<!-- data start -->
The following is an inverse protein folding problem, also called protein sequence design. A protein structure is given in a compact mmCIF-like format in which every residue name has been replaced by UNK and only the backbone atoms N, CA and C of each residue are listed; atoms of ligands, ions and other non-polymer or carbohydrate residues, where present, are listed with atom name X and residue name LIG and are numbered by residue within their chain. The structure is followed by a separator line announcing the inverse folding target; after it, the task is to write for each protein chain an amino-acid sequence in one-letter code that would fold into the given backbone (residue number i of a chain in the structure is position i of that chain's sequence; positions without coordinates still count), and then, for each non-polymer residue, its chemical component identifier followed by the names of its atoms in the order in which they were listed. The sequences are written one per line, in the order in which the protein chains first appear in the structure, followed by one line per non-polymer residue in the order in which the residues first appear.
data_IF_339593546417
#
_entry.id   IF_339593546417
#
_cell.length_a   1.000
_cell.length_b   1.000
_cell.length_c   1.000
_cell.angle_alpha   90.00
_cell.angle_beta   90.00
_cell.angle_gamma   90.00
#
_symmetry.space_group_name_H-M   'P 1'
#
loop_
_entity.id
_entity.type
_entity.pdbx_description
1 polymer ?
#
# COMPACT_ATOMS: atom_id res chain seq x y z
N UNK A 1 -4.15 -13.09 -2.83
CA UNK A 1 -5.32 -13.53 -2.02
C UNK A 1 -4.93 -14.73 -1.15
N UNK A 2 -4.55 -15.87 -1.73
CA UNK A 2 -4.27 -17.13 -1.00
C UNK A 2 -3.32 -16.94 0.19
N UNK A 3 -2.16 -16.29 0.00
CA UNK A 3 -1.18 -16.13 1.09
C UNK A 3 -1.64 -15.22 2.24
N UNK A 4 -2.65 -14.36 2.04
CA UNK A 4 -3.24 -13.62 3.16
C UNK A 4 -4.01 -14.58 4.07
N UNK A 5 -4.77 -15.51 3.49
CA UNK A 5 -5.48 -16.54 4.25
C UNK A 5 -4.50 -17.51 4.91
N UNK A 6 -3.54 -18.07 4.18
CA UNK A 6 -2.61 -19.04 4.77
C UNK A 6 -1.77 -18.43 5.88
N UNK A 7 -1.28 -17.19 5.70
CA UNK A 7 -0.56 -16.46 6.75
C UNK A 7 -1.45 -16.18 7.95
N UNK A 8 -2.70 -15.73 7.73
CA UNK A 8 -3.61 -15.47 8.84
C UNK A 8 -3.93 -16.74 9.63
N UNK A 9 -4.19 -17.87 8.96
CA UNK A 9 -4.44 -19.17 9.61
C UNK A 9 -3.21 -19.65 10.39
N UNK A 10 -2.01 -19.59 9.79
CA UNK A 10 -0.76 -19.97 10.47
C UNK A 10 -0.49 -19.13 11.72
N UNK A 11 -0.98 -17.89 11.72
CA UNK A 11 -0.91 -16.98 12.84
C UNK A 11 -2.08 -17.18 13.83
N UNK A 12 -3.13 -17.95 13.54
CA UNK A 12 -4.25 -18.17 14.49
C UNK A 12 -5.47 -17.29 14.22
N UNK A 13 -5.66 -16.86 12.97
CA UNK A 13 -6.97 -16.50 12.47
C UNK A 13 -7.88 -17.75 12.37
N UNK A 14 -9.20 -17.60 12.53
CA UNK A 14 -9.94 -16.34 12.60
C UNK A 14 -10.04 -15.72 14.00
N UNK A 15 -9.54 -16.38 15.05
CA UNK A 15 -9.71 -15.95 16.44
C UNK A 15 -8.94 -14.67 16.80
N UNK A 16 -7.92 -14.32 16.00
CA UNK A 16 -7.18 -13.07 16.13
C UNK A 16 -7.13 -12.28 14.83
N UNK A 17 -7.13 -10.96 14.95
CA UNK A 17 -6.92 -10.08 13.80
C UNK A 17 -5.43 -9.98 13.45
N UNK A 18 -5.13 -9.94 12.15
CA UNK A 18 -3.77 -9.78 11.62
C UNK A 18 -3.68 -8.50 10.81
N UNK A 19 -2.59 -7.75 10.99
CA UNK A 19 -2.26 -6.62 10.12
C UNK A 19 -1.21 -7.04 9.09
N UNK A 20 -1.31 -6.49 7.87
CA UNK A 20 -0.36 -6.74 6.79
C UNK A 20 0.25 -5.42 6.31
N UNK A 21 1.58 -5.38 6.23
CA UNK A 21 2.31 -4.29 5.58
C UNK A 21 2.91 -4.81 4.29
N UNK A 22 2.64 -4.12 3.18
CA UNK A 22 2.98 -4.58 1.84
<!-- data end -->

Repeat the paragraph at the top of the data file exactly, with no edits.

The following is an inverse protein folding problem, also called protein sequence design. A protein structure is given in a compact mmCIF-like format in which every residue name has been replaced by UNK and only the backbone atoms N, CA and C of each residue are listed; atoms of ligands, ions and other non-polymer or carbohydrate residues, where present, are listed with atom name X and residue name LIG and are numbered by residue within their chain. The structure is followed by a separator line announcing the inverse folding target; after it, the task is to write for each protein chain an amino-acid sequence in one-letter code that would fold into the given backbone (residue number i of a chain in the structure is position i of that chain's sequence; positions without coordinates still count), and then, for each non-polymer residue, its chemical component identifier followed by the names of its atoms in the order in which they were listed. The sequences are written one per line, in the order in which the protein chains first appear in the structure, followed by one line per non-polymer residue in the order in which the residues first appear.